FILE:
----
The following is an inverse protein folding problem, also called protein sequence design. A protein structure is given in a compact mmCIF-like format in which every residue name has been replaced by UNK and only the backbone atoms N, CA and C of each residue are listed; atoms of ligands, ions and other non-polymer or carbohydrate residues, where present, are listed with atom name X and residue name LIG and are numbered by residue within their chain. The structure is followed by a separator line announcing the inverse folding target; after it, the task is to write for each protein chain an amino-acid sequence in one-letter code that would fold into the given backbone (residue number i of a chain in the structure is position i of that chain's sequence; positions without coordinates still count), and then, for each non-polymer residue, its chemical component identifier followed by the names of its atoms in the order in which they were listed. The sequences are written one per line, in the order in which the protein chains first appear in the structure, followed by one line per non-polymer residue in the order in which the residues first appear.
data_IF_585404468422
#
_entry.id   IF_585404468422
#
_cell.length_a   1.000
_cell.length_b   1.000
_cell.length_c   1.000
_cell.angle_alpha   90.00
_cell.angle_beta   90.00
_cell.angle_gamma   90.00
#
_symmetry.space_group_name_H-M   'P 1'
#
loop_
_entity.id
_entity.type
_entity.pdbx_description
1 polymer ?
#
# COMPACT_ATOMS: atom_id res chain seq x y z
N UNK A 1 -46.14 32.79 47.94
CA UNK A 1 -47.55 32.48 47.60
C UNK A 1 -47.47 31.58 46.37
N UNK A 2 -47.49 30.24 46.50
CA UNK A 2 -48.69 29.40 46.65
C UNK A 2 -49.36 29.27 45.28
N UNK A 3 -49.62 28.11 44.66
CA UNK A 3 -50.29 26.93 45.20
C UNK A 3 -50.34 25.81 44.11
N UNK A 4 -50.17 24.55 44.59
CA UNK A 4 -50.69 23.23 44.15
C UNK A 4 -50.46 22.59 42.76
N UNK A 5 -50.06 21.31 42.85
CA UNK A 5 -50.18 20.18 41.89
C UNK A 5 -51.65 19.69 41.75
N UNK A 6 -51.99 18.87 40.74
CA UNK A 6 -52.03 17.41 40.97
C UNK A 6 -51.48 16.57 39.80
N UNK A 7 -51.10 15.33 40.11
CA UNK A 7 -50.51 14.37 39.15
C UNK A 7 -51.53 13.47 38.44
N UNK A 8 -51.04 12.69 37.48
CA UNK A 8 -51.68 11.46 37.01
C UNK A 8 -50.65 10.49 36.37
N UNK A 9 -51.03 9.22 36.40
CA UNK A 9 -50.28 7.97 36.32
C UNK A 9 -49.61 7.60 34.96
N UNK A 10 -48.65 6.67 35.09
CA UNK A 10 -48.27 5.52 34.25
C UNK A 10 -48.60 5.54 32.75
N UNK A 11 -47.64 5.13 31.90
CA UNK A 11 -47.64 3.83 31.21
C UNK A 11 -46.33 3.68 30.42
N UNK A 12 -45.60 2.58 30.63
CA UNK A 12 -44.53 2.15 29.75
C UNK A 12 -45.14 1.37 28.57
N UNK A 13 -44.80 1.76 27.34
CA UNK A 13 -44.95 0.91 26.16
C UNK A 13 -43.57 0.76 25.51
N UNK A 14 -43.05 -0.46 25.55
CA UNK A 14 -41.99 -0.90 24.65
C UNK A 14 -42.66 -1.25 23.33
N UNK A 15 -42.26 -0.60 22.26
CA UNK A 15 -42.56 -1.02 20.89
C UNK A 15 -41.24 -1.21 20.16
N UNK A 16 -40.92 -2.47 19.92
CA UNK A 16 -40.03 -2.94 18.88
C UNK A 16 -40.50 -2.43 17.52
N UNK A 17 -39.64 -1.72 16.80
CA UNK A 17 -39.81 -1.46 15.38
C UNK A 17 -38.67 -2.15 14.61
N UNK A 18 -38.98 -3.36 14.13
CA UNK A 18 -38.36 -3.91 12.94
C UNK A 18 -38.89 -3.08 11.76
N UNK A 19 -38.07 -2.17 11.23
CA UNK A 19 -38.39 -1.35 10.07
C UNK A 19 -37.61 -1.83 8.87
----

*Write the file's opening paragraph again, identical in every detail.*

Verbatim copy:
The following is an inverse protein folding problem, also called protein sequence design. A protein structure is given in a compact mmCIF-like format in which every residue name has been replaced by UNK and only the backbone atoms N, CA and C of each residue are listed; atoms of ligands, ions and other non-polymer or carbohydrate residues, where present, are listed with atom name X and residue name LIG and are numbered by residue within their chain. The structure is followed by a separator line announcing the inverse folding target; after it, the task is to write for each protein chain an amino-acid sequence in one-letter code that would fold into the given backbone (residue number i of a chain in the structure is position i of that chain's sequence; positions without coordinates still count), and then, for each non-polymer residue, its chemical component identifier followed by the names of its atoms in the order in which they were listed. The sequences are written one per line, in the order in which the protein chains first appear in the structure, followed by one line per non-polymer residue in the order in which the residues first appear.